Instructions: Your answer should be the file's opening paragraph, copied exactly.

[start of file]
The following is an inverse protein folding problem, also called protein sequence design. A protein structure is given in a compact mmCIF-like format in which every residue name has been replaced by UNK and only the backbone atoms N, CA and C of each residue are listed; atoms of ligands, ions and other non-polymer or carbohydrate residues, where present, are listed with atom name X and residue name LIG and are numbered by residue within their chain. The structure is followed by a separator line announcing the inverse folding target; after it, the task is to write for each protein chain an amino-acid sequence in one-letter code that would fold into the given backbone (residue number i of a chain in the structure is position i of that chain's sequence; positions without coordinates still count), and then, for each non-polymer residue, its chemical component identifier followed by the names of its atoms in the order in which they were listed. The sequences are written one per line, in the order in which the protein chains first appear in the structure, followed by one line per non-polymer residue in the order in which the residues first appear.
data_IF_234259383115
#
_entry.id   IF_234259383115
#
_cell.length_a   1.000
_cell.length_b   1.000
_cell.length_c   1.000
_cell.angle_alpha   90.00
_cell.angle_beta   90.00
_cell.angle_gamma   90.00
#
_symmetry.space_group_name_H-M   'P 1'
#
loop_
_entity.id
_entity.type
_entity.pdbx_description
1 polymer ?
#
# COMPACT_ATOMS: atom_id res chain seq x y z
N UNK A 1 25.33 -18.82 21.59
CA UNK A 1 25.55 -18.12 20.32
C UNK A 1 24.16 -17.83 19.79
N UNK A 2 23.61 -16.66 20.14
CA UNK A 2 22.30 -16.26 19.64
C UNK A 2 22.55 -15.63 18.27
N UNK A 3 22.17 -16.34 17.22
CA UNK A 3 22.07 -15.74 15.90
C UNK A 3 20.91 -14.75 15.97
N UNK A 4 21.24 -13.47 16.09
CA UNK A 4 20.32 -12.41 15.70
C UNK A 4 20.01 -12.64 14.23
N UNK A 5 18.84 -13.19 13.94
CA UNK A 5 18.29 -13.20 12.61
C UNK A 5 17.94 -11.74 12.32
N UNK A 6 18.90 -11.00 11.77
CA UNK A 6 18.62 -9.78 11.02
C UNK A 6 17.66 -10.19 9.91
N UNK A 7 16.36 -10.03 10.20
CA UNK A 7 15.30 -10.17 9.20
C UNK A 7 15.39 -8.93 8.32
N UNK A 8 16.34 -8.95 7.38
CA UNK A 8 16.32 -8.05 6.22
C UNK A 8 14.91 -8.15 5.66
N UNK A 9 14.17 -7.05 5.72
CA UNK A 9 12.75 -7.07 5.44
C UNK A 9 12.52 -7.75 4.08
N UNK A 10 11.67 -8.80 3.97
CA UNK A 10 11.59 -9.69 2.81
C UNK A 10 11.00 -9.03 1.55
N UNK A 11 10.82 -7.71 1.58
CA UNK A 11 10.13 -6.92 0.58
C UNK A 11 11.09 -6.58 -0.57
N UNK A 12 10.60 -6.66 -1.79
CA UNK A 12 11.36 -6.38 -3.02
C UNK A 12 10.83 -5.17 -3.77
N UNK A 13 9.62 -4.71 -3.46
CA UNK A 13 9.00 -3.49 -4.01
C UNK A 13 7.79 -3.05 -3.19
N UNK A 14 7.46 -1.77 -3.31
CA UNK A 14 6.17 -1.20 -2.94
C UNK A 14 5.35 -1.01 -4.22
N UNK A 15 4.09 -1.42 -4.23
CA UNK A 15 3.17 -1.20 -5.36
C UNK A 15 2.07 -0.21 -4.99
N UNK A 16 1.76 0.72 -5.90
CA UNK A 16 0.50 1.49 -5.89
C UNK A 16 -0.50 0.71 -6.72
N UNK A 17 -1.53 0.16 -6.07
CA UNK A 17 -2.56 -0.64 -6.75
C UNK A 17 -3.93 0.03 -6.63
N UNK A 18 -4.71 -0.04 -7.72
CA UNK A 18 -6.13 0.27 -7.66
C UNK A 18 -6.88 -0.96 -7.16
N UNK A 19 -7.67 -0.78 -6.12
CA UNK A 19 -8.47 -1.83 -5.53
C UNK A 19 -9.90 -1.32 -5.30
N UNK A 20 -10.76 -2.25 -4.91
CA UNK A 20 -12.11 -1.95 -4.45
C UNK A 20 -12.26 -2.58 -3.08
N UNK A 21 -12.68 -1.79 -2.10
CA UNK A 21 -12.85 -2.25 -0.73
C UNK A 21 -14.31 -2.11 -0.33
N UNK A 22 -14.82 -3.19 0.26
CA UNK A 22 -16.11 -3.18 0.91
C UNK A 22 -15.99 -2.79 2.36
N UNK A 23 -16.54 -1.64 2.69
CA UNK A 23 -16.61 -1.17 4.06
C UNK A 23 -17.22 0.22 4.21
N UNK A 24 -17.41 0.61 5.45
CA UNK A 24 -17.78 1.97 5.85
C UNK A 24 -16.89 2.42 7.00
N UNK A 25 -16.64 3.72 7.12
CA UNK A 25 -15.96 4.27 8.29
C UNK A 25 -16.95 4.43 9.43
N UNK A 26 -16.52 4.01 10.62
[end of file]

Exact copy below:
The following is an inverse protein folding problem, also called protein sequence design. A protein structure is given in a compact mmCIF-like format in which every residue name has been replaced by UNK and only the backbone atoms N, CA and C of each residue are listed; atoms of ligands, ions and other non-polymer or carbohydrate residues, where present, are listed with atom name X and residue name LIG and are numbered by residue within their chain. The structure is followed by a separator line announcing the inverse folding target; after it, the task is to write for each protein chain an amino-acid sequence in one-letter code that would fold into the given backbone (residue number i of a chain in the structure is position i of that chain's sequence; positions without coordinates still count), and then, for each non-polymer residue, its chemical component identifier followed by the names of its atoms in the order in which they were listed. The sequences are written one per line, in the order in which the protein chains first appear in the structure, followed by one line per non-polymer residue in the order in which the residues first appear.